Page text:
The Fearful Heart

As a child I was fearful of the dark. Leaving a light on in the hallway and bathroom helped me feel safe. As an adolescent I developed a fear of fire. This most likely came from two house fires, which were devastating for families we loved. Living with fears can be debilitating, and people with fears and/or phobias are not to be ignored or ridiculed. No matter how fearful a heart can become, God understands and stands ready to heal. He’s done so in many hearts and lives throughout the generations.

Having a fear-filled heart is different from the “fear of the Lord” that the Scriptures encourage. Developing a healthy fear of the Lord means that the believer is in worshipful awe at the magnificence and majesty of God, trusting wholeheartedly in the promises, protection, and peace of God. “The fear of the Lord is the beginning of wisdom,” we read in the Psalms (Psalm 111) and Proverbs (Prov. 9:10).  To fear God in this regard is good for the soul. A healthy, reverential fear of God leads one to a deeper trust in and a greater conviction about the Lord…it’s where wisdom begins.

Fears that aren’t led toward awe and reverence are those that hinder a vital relationship with God. When we hold onto our fears, either willfully or inadvertently, the fear itself can become at minimum a distraction, and can possibly become an idol in our soul (growing larger and more all consuming than God). The fear can cripple us from moving forward. It can damage relationships and diminish one’s effectiveness.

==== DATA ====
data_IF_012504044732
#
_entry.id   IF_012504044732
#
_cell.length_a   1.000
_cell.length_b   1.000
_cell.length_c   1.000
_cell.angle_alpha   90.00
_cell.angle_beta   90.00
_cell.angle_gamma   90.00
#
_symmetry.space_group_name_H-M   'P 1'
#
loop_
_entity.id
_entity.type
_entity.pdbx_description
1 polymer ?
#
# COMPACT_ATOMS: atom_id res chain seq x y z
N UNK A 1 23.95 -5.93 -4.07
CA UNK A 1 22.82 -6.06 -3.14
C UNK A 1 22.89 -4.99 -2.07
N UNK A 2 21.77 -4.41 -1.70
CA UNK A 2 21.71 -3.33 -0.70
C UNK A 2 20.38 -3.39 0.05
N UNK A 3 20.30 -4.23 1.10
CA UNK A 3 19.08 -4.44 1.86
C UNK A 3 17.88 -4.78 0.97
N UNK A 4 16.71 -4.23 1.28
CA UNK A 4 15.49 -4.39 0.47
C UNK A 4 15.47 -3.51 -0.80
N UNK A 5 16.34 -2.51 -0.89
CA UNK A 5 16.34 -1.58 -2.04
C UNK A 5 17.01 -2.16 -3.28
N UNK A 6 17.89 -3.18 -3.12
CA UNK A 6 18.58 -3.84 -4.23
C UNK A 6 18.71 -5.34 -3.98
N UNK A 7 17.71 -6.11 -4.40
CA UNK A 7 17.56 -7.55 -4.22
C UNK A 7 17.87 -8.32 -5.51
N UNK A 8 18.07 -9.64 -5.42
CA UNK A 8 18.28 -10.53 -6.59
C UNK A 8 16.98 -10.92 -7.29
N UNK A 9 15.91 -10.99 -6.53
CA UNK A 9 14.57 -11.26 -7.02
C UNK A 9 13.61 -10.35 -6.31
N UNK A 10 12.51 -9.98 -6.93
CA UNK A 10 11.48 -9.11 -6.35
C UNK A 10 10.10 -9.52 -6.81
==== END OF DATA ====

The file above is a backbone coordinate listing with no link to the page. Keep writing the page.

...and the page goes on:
Fears come in multiple shapes and sizes. The list of phobias from A to Z numbers 100 or more. Some of the fears include the fears of flying, of crowds, of being touched, of thunder and lightening, of failure, of being alone, of clowns, of speaking in public, of needles/injections, and of strangers, just to name a few.  To grip onto our fears and not let them go is to allow them to reign captive in our hearts. Hope is the antidote to fear, and hope is what needs to be proclaimed to those captivated by their fears.  Disclosing one’s phobia to trusted family and friends is the beginning of the healing process. God uses His people as His hands and voice of hope of renewal.

For the less than incapacitating fears (those that don’t require psychological treatment or therapeutic attention), there is certainly hope for those who struggle with a fearful heart. To begin with, God isn’t the source of our fearful heart. Instead, He longs to give every believer a spirit of power and love and self-control (2 Tim. 1:7).  God’s great gift to all members of His family is love, and since God is love, “There is no fear in love. But perfect love drives out fear, because fear has to do with punishment. The one who fears is not made perfect in love” (1 John 4: 18).  This is followed by one of the most significant truths of all…”We love because he first loved us” (1 John 4:19). It’s because of God’s first love that our fears can be driven out of our hearts and replaced with loving and gentle peace.